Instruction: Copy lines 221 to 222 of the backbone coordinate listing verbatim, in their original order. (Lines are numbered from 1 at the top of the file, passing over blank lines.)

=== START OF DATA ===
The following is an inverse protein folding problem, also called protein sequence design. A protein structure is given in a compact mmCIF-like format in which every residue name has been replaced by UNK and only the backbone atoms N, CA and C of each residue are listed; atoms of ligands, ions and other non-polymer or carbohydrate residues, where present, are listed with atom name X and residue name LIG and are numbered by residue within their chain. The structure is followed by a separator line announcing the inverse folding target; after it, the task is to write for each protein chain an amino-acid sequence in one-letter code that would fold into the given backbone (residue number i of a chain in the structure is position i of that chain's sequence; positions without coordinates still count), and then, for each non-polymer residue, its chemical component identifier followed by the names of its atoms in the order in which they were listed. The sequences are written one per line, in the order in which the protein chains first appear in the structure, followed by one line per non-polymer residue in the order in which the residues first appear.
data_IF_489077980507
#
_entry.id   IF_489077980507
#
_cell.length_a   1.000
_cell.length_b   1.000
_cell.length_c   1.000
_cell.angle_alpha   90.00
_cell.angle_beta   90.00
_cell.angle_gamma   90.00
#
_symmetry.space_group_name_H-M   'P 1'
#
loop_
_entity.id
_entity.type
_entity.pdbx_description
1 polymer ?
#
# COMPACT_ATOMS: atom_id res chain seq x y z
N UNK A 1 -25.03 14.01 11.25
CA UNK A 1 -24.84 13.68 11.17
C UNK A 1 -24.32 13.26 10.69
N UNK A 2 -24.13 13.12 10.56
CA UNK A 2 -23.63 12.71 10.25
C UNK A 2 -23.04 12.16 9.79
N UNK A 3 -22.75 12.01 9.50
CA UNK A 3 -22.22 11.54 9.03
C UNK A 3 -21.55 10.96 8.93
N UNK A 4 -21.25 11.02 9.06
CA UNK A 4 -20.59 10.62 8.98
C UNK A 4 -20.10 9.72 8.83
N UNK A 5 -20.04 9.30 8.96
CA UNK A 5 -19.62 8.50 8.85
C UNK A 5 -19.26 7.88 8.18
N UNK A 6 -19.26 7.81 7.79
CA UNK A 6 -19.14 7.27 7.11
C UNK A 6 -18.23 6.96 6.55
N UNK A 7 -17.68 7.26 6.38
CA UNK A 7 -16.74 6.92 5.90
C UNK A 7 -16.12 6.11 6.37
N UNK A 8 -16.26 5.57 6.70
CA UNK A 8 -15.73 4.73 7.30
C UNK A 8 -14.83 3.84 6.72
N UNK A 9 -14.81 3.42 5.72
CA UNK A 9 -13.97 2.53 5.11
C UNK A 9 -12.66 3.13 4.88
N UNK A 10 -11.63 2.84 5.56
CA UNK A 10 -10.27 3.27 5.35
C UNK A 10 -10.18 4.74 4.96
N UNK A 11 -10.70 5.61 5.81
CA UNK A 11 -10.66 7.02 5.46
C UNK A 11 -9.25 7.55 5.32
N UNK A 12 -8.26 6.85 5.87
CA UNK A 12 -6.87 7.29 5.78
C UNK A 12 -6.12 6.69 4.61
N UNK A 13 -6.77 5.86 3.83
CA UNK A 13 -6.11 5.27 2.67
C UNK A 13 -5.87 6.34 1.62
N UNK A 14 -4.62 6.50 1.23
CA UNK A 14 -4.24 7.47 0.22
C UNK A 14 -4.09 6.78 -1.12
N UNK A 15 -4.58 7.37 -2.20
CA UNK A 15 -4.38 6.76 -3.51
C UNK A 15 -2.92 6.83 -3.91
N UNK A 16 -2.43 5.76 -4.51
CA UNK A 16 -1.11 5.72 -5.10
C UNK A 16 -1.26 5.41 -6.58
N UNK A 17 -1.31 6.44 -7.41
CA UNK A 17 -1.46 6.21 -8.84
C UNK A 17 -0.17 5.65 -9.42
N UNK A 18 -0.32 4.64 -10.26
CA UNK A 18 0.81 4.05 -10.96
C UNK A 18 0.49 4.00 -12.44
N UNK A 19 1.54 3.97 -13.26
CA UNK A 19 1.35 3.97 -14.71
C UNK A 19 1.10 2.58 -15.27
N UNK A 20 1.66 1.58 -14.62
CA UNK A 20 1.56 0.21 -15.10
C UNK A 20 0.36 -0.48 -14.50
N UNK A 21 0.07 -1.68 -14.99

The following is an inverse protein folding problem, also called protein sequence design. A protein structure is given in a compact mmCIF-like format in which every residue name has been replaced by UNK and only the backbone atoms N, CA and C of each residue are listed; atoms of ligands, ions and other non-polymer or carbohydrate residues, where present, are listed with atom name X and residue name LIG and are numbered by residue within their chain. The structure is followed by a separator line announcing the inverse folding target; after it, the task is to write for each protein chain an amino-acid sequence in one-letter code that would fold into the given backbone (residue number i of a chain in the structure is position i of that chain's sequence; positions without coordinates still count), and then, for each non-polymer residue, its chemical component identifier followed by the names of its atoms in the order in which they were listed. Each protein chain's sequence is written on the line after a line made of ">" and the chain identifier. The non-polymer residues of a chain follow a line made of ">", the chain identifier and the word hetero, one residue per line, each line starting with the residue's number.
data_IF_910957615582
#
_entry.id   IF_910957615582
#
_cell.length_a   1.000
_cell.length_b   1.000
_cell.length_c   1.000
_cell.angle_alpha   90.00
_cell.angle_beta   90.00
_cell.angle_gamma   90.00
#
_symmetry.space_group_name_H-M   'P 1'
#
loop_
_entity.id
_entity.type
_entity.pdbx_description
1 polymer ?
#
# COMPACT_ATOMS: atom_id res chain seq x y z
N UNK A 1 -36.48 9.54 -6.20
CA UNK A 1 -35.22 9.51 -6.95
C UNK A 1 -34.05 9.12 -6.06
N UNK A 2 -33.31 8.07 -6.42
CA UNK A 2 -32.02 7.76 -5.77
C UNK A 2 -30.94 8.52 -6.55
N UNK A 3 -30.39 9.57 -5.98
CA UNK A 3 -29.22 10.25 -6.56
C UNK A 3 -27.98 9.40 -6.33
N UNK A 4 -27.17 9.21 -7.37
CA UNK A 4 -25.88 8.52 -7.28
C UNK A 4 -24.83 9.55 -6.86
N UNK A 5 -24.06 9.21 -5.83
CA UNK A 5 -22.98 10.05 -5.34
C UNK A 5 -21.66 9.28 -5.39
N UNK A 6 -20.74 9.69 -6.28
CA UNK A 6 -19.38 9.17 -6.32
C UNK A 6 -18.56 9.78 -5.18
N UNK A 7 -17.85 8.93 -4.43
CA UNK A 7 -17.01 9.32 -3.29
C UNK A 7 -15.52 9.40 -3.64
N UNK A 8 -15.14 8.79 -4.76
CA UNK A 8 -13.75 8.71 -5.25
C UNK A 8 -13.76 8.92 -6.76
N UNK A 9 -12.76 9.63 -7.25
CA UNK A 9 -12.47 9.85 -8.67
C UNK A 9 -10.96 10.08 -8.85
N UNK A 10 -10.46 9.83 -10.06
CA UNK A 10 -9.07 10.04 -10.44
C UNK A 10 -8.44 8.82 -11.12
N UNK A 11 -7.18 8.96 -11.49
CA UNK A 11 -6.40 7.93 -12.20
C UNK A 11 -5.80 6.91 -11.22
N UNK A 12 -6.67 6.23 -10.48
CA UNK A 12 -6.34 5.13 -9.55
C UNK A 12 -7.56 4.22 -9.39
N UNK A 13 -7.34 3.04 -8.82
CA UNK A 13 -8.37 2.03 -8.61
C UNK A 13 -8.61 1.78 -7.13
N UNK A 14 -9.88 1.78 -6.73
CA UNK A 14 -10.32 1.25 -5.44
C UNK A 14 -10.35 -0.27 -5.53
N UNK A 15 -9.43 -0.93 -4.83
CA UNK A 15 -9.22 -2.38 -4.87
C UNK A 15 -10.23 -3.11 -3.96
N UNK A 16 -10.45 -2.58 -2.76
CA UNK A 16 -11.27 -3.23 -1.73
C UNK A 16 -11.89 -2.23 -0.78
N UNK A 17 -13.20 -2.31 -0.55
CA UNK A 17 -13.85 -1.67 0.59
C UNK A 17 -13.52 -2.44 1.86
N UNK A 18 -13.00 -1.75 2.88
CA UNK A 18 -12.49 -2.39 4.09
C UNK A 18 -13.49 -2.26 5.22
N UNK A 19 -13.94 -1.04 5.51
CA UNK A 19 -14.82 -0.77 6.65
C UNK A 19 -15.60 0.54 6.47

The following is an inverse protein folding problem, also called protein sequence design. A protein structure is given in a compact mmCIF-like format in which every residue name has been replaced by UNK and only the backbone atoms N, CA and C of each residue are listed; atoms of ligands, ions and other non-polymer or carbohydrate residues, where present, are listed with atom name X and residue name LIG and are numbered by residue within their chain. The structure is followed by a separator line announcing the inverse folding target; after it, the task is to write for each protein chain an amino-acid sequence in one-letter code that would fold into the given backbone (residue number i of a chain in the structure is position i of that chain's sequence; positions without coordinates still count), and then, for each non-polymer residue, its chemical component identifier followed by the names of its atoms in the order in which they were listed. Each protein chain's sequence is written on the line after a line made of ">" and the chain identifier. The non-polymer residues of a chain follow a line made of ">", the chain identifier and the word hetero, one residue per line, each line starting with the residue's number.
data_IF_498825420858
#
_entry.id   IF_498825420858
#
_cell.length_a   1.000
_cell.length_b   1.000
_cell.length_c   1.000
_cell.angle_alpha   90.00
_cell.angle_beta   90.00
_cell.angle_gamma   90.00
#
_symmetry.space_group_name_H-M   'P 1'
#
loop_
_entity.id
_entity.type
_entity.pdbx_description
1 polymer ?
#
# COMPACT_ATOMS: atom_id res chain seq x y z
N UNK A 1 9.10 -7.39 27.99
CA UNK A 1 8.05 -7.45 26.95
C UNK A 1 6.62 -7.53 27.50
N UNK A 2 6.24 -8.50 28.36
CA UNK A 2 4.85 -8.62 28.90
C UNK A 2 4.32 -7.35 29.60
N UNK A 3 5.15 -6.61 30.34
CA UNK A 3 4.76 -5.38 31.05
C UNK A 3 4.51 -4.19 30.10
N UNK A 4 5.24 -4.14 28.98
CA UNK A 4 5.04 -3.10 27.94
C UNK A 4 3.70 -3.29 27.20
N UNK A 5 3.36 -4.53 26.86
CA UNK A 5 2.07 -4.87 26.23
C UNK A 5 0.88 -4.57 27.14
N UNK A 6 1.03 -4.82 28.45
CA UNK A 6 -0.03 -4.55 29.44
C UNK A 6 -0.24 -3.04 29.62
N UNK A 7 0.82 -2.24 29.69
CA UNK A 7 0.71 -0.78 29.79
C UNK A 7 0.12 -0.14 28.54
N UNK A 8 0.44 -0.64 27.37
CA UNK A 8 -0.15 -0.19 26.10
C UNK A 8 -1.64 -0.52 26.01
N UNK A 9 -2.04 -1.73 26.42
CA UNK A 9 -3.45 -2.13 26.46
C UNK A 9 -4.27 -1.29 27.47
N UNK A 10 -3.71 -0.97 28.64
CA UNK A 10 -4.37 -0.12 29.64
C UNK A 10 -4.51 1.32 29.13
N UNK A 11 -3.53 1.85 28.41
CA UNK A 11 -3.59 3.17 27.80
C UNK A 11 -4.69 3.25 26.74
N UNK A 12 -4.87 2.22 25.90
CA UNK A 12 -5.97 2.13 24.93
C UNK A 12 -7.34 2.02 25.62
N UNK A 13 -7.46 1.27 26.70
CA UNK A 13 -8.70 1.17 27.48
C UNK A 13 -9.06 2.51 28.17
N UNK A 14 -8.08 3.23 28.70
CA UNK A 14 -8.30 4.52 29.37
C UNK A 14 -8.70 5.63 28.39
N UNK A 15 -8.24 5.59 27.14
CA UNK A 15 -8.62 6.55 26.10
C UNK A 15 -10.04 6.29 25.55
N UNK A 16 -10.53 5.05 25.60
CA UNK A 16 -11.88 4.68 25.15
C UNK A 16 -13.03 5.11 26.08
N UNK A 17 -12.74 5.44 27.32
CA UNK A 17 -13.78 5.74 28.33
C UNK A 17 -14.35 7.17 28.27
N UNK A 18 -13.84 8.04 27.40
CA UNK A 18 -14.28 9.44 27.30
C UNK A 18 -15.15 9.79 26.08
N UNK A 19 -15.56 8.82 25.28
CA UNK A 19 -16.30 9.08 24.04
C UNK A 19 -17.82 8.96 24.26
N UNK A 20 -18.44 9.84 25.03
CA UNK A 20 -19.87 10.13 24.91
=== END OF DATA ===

N UNK A 14 -8.08 3.23 28.70
CA UNK A 14 -8.30 4.52 29.37